A few weeks ago on the campaign trail, Hillary Clinton was joined by Geneva Reed-Veal. Some may recognize that name – she’s the mother of Sandra Bland. Bland’s death last summer in a jail on the outskirts of Houston led to weeks of protests and heated debate over how police manage routine traffic stops. And moreover, how an infraction like failure to signal could end up in the death of the person accused.
The trooper who arrested Bland, Brian Encinia, has been fired. He’s also been indicted on perjury charges, accused of making false statements about why he ordered Bland out of her car in the first place.
Bland’s jailhouse death has been ruled a suicide and Bland’s family has filed a wrongful death lawsuit. In the nine months since the incident, an independent civilian review panel has released its findings and a series of recommendations for officials in Waller County, where the incident unfolded.
JoAnne Musick, president of the Harris County Criminal Lawyers Association and a member of that panel, says the panel was comprised of mostly criminal defense lawyers. They examine the internal workings of both the sheriff’s department and the county jail in Waller County.
“We just really expected this to be pretty horrific and that we were going to find that the cops just aren’t doing their job right,” she says. “Ultimately, we found that they’re actually doing a pretty good job – we were a little surprised by that.”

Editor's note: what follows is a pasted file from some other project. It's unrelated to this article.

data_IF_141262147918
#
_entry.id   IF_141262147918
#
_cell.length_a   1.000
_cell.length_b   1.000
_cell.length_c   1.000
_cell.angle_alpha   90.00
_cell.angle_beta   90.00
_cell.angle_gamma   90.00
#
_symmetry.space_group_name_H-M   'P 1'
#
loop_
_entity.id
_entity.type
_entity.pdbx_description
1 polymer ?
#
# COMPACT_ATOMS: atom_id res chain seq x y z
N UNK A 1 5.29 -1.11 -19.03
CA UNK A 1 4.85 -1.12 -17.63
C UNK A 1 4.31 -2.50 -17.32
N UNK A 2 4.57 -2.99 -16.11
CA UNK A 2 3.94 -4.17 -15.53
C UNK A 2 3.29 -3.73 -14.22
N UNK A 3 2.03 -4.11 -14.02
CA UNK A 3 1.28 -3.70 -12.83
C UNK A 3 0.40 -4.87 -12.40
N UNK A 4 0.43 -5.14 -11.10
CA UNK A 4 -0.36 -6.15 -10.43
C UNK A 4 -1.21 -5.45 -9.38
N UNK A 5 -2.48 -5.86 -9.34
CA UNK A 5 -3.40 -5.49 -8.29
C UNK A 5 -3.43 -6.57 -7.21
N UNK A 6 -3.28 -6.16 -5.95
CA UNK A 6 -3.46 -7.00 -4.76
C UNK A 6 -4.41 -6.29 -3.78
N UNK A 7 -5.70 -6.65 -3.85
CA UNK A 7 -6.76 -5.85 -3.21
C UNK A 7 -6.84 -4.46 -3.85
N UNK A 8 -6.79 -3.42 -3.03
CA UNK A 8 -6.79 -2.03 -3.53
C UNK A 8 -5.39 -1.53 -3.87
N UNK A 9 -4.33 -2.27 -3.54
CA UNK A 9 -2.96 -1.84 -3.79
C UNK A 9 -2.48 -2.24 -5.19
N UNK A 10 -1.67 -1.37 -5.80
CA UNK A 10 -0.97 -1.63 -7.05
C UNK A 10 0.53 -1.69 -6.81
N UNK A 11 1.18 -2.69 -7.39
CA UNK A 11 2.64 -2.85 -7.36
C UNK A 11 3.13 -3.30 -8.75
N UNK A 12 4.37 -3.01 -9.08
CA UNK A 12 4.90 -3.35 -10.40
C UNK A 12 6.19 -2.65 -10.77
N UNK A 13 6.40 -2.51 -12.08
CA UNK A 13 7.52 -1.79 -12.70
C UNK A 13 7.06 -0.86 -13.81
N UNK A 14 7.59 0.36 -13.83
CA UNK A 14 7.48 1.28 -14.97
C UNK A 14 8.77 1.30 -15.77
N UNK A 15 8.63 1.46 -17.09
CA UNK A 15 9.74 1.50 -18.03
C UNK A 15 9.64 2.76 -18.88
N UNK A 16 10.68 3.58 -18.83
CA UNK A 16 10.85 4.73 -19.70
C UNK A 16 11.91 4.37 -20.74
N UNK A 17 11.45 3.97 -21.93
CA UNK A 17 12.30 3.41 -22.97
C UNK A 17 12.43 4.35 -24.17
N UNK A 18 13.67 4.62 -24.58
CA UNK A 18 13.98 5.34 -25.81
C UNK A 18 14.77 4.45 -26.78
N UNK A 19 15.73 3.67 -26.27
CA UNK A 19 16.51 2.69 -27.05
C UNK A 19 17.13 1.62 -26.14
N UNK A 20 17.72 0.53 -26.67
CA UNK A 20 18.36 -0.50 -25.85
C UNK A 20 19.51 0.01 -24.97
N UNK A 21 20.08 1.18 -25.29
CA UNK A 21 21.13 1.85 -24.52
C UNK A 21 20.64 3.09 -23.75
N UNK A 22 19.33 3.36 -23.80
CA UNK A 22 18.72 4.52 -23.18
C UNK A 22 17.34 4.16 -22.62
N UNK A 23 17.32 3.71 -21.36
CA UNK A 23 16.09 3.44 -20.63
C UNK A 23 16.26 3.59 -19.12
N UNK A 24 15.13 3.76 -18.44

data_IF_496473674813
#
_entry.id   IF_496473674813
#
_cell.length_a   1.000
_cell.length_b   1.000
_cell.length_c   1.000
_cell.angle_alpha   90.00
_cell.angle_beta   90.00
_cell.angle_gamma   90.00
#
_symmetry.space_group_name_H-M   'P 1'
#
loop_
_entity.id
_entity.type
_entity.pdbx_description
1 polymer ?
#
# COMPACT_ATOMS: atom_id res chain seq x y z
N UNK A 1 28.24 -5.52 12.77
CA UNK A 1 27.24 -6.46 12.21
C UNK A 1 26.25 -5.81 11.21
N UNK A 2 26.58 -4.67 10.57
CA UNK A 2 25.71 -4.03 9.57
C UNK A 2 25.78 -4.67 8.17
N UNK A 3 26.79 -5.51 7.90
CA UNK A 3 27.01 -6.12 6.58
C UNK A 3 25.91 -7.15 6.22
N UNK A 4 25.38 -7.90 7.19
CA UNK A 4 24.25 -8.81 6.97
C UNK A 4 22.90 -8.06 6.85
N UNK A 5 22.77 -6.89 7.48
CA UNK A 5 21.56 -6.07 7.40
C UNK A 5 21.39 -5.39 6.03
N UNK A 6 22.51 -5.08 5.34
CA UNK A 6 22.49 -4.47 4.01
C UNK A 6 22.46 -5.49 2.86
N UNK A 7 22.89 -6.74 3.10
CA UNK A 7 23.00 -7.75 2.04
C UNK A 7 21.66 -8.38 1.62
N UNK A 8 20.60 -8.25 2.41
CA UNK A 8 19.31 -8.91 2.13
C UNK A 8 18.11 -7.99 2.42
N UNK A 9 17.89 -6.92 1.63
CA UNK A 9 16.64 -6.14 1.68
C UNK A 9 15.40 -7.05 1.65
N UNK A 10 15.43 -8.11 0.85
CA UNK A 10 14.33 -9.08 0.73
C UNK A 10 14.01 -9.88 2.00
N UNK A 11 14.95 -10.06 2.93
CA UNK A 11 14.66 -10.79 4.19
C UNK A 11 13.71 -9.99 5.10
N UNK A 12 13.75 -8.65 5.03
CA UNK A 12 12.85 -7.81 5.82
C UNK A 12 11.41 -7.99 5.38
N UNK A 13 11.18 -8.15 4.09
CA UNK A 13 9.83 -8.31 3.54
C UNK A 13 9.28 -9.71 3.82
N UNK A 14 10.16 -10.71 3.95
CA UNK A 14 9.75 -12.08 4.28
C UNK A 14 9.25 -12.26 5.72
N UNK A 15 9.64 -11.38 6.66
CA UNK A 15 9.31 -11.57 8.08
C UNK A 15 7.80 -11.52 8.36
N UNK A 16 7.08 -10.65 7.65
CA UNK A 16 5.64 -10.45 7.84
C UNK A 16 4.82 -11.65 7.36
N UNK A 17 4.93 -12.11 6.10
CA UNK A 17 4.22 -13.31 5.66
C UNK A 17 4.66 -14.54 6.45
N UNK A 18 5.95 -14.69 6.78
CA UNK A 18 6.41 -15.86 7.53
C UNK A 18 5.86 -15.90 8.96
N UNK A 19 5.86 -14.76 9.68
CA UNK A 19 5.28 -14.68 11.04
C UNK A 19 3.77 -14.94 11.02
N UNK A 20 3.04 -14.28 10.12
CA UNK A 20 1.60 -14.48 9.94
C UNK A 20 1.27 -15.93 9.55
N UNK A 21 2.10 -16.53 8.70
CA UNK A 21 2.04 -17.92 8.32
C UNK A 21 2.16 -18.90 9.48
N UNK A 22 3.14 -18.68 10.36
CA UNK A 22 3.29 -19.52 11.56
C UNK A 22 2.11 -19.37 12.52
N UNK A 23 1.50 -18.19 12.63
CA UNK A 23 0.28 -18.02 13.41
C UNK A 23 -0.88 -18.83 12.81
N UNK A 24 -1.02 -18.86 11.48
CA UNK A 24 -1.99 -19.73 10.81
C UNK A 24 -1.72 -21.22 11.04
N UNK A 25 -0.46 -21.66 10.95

Musick says that in a small-town rural community like Prairie View, they expected to see more of the “good ol’ boy” system. But, she says, the sheriff gave them “unfettered access” and they saw officers more or less doing what they’re supposed to do.
“Anybody knowing that we’re going to be in and around is going to act on their best behavior,” she says. “…We did not have to be announced – we could show up. We could go where we wanted, do what we wanted.”
The panel recommended better inmate screening – right now, regular booking officers and jail staff conduct the screening.
“That screening is not being done by somebody with specialized training,” Musick says. “It’s also being done by jail personnel who potentially have already a distrust with the inmate…. (The inmates) are not really open and honest when talking to jailers about their medical needs or their mental health needs.”
One suggestion is to use emergency medical technicians instead of jailers, because they have medical training but may not be as expensive for the county to hire as a dedicated nurse or other medical personnel on staff.